I managed to overcome the first issue by making the counter binary. The value of the counter is initially zero. When the red player checks their radio button the counter is incremented by one. When the yellow player checks their radio button the counter is decremented by one, and so on. Therefore the counter value will be either zero or one, even or odd.

Solving the second problem required much more creativity (read: hack). As mentioned counters can be displayed, but only in the ::before and ::after pseudo-elements. That is a no-brainer, but how can they affect other elements? At the very least the counter value can change the width of the pseudo-element. Different numbers have different widths. Character 1 is typically thinner than 0, but that is something very hard to control. If the number of characters change rather than the character itself the resulting width change is more controllable. It is not uncommon to use Roman numerals with CSS counters. One and two represented in Roman numerals are the same character once and twice and so are their widths in pixels.

My idea was to attach the radio buttons of one player (yellow) to the left, and attach the radio buttons of the other player (red) to the right of their shared parent container. Initially, the red buttons are overlaid on the yellow buttons, then the width change of the container would cause the red buttons to "go away" and reveal the yellow buttons. A similar real-world concept is the sliding window with two panes, one pane is fixed (yellow buttons), the other is slidable (red buttons) over the other. The difference is that in the game only half of the window is visible.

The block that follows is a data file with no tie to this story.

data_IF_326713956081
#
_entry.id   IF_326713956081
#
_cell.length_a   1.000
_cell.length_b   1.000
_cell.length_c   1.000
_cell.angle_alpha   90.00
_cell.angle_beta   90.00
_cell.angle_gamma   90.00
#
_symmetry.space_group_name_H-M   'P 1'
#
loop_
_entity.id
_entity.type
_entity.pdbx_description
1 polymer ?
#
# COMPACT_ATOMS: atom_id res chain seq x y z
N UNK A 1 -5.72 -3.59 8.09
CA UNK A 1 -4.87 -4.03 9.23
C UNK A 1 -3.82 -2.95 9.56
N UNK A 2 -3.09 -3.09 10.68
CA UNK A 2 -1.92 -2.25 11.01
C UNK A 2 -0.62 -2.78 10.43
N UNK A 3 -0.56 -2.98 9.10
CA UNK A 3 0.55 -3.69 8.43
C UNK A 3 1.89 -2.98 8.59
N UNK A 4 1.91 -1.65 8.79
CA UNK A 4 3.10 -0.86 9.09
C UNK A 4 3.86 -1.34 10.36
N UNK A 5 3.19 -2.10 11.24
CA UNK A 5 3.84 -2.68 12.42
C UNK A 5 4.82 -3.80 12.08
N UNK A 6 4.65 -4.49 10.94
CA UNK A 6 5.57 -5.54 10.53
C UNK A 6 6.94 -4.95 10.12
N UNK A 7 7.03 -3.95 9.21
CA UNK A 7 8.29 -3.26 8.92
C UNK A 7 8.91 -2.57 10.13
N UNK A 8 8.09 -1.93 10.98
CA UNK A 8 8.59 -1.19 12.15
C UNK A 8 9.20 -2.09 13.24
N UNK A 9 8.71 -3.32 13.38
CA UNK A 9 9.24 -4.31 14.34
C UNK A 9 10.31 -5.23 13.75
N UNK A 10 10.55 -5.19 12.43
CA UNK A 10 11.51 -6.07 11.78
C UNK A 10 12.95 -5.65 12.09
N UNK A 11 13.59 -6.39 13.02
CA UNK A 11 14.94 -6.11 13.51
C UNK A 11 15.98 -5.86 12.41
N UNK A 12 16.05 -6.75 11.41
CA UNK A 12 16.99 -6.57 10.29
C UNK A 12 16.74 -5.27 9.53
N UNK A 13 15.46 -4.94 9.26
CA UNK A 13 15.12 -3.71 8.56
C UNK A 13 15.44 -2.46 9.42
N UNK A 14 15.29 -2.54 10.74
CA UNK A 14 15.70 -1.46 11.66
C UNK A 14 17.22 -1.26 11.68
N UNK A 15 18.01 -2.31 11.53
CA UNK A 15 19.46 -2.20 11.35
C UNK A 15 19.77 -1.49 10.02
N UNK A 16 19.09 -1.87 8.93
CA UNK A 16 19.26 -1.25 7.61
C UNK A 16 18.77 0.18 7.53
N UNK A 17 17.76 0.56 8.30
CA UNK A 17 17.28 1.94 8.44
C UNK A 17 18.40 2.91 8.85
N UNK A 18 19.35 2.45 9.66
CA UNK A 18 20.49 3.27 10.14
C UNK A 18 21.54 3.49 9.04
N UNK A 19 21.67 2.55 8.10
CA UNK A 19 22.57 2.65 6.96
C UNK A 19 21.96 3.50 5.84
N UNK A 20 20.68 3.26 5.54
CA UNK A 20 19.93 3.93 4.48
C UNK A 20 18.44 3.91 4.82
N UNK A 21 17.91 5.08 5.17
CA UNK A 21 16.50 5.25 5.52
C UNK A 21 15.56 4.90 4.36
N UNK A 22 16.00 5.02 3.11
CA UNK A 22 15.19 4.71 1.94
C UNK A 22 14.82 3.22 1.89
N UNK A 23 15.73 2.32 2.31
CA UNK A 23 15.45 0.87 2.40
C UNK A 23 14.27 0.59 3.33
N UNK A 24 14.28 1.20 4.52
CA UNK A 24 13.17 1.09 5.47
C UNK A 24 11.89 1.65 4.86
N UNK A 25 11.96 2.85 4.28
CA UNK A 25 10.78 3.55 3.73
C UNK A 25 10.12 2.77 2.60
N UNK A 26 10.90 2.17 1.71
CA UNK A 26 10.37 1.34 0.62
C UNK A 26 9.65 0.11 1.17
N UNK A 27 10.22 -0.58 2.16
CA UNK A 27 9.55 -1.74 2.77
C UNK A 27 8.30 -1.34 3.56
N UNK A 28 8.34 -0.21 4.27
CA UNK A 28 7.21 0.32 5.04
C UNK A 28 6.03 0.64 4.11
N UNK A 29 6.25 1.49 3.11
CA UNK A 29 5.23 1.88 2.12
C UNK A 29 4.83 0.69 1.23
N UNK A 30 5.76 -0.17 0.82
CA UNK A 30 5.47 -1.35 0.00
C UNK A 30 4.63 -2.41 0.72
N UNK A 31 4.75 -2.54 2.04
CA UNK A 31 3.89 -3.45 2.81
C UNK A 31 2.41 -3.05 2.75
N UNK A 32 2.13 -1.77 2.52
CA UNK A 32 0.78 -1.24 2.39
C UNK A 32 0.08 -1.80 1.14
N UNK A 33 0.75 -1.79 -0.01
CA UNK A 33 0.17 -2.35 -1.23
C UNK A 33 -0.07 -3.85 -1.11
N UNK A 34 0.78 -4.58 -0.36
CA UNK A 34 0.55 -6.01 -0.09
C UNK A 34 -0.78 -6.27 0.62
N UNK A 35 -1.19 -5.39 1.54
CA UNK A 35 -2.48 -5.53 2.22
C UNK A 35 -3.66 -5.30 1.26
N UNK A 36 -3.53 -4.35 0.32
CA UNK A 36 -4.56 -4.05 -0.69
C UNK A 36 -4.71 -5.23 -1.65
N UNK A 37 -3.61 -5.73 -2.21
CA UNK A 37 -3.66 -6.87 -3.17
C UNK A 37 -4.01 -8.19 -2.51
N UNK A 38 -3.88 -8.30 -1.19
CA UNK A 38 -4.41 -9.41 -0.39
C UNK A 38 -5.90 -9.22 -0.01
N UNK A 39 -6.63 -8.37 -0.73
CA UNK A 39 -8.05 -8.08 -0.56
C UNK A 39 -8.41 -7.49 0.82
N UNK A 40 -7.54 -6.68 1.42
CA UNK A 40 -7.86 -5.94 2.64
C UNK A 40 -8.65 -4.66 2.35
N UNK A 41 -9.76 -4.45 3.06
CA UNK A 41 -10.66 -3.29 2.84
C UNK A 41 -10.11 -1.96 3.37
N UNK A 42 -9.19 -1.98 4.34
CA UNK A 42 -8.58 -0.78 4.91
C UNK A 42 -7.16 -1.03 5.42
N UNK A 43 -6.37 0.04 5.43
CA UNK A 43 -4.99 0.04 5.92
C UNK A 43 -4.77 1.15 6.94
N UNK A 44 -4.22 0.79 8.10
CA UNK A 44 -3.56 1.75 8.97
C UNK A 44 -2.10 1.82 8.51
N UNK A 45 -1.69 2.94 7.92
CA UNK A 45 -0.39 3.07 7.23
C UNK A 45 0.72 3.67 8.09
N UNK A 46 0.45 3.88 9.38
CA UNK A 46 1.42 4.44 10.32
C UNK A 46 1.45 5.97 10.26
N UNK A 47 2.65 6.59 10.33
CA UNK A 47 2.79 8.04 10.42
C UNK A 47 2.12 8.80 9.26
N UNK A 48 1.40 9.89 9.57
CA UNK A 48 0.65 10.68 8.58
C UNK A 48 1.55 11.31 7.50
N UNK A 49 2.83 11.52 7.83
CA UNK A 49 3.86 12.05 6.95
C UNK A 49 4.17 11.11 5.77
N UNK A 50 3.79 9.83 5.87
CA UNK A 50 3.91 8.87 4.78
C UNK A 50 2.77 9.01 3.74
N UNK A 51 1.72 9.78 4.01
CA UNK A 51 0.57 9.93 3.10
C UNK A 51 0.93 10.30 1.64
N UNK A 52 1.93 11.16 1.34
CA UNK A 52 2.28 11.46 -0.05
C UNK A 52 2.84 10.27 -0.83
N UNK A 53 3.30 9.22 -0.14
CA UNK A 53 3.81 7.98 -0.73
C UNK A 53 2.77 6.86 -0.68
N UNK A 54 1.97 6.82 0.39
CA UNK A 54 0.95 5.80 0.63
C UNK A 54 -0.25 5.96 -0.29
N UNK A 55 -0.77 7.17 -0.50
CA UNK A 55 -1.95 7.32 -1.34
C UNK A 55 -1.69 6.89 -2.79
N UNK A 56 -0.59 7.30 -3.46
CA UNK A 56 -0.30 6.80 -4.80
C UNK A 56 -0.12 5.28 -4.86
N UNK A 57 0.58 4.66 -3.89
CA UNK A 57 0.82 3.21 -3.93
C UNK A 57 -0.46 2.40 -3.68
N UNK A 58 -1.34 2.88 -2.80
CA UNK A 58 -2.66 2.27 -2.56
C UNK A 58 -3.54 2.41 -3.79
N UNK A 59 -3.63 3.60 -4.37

So far, so good, but I still wasn't satisfied with font-size (and the other font properties) indirectly controlling the width. I thought letter-spacing would fit nicely here, since it only increases the size in one dimension. Unexpectedly, even one letter has letter spacing (which is rendered after the letter), and two letters render the letter spacing twice. Predictable widths are crucial to make this reliable. Zero width characters along with single and double letter spacing would work, but it is dangerous to set the font-size to zero. Defining large letter-spacing (in pixels) and tiny (1px) font-size made it almost consistent across all browsers, yes I'm talking about sub-pixels.

I needed the container width to alternate between initial size (=w) and at least double the initial size (>=2w) to be able to fully hide and show the yellow buttons. Let's say v is the rendered width of the 'i' character (lower roman representation, varies across browsers), and c is the rendered width (constant) of the letter-spacing. I needed v + c = w to be true but it couldn't be, because c and w are integers but v is non-integer. I ended up using min-width and max-width properties to constrain the possible width values, so I also changed the possible counter values to 'i' and 'iii' to make sure the text widths underflow and overflow the constraints. In equations this looked like v + c < w, 3v + 3c > 2w, and v << c, which gives 2/3w < c < w. The conclusion is that the letter-spacing has to be somewhat smaller than the initial width.

I have been reasoning so far as if the pseudo element displaying the counter value was the parent of the radio buttons, it is not. However, I noticed that the width of the pseudo-element changes the width of its parent element, and in this case the parent is the container of the radio buttons.